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The Commission has, on 30 September 2021, adopted the first opinion in a new problem-solving procedure that aims to improve the free movement of goods within the EU. According to the opinion, national authorities incorrectly refused a company’s application to sell food supplements that were lawfully marketed in another Member State. The new procedure facilitates a cost-efficient way to challenge unfounded restrictions imposed by Member States.
Principle of mutual recognition
If product specifications are not harmonized within the EU, the Member States are free to set national rules that lay down requirements to be met by various products. However, the principle of mutual recognition requires that a good that is lawfully marketed in one Member State should not be prohibited in another Member State. The principle of mutual recognition prevails national technical requirements relating, for example to designation, form, size, weight, composition, presentation, labelling or packaging. Only, if a national authority can prove the existence of an overriding reason of public interest, such as protection of health or public security, it may restrict market access. Furthermore, the requirements set forth in the national legislation must be necessary and proportionate i.e., they must not go beyond what is strictly necessary for the objectives pursued.
Even if the principle of mutual recognition has been established by the Court of Justice of the European Union decades ago, many problems still exist in its application. According to an evaluation ordered by the Commission in 2014, the companies and administrative authorities are not aware of the proper application of the principle resulting in lack of legal certainty and administrative cooperation.
Therefore, the majority of businesses wishing to sell products in another Member State check the applicable rules in that Member State, and, if these rules prevent them from selling the product, they don’t rely on the principle of mutual recognition but most of them adapt the product to those rules. Alternatively, businesses may simply renounce entering a new market.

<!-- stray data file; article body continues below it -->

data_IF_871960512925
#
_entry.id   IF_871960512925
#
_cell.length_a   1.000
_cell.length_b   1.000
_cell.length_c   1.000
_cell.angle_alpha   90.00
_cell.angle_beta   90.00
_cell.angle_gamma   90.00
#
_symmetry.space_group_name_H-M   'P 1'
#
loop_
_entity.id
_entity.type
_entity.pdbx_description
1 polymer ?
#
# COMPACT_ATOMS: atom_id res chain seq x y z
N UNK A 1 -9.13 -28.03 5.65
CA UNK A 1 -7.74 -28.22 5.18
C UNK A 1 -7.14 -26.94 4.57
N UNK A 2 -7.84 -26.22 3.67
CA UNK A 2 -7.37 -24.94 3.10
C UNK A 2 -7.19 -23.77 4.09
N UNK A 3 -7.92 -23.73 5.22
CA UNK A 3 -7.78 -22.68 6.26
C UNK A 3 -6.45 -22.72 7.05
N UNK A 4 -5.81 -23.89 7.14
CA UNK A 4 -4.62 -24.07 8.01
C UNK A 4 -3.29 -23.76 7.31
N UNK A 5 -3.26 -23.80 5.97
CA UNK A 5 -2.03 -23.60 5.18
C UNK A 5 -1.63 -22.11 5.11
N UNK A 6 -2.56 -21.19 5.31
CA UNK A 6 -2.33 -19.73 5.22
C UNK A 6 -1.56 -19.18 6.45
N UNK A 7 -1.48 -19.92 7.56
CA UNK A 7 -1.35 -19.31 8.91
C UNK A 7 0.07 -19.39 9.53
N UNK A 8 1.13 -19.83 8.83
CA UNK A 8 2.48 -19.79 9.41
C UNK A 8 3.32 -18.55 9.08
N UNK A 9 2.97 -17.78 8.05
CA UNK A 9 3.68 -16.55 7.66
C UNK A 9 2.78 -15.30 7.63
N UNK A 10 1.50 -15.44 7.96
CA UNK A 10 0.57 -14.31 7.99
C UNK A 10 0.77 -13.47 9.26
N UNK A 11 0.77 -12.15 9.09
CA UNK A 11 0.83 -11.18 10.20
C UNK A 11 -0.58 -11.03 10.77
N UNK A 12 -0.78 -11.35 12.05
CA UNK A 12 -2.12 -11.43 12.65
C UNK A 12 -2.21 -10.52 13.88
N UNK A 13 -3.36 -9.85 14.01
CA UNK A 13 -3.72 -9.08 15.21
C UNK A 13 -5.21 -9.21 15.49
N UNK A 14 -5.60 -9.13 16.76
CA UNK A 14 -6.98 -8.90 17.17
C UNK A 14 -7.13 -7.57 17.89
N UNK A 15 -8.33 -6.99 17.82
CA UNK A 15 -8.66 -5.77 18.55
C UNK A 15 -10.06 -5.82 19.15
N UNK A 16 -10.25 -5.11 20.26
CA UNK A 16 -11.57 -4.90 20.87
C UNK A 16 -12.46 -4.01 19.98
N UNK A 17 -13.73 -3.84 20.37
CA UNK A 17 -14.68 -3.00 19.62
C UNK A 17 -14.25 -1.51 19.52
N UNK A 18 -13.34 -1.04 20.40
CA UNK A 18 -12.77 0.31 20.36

The denial of mutual recognition may cause significant cost to the businesses. For example, according to an impact assessment of the Commission, the need to adapt the products to the applicable national rules when mutual recognition is either denied or not used for penetrating the market are estimated to be between 1000 and 150 000 euros per product and per market.
New problem-solving procedure
In order to facilitate better application of the principle of mutual recognition, a new procedure was introduced in Regulation (EU) 2019/515 of the European Parliament and of the Council on the mutual recognition of goods lawfully marketed in another Member State.
The producer of goods may, as a first step, draw up a mutual recognition declaration in order to demonstrate to the competent authorities of the Member State of destination that the goods are lawfully marketed in another Member State. If the authority rejects the market access the company can start so-called SOLVIT procedure where the central administrations of the company’s home state and the destination Member State are involved in order to settle the dispute.
The SOLVIT network itself is not a new invention but its role has been strengthened and, more importantly, the Commission has now a formal role in the procedure as it can give an opinion on the case at request of either country involved in the case. The involvement of the Commission grants a company strong support when dealing with national authorities. Furthermore, the procedure is lighter and swifter compared to a formal infringement procedure, not least to the Commission which has now a practical tool to handle more market access cases than before.
The target time for the handling of a SOLVIT case is three months and a request for the Commission’s opinion lengthens the procedure by nine weeks to five or six months. However, complex cases can take significantly more time.
The new procedure is clearly a step forward and makes It easier for businesses to take advantage of the European internal market. The first case handled in the new procedure concerned export of food supplement from Greece to Bulgaria. However, food industry is just one sector among the others where restrictions arise.
When a company encounters difficulties in exporting goods to another Member State, it is worth finding out whether an illegal restriction to the free movement exists. If the answer is in the affirmative, the new procedure offers an obvious way forward. There are good reasons to believe that the national authorities are more willing to apply the principle of mutual recognition now when the Commission is involved in the procedure and clarifies the rules in its opinion.
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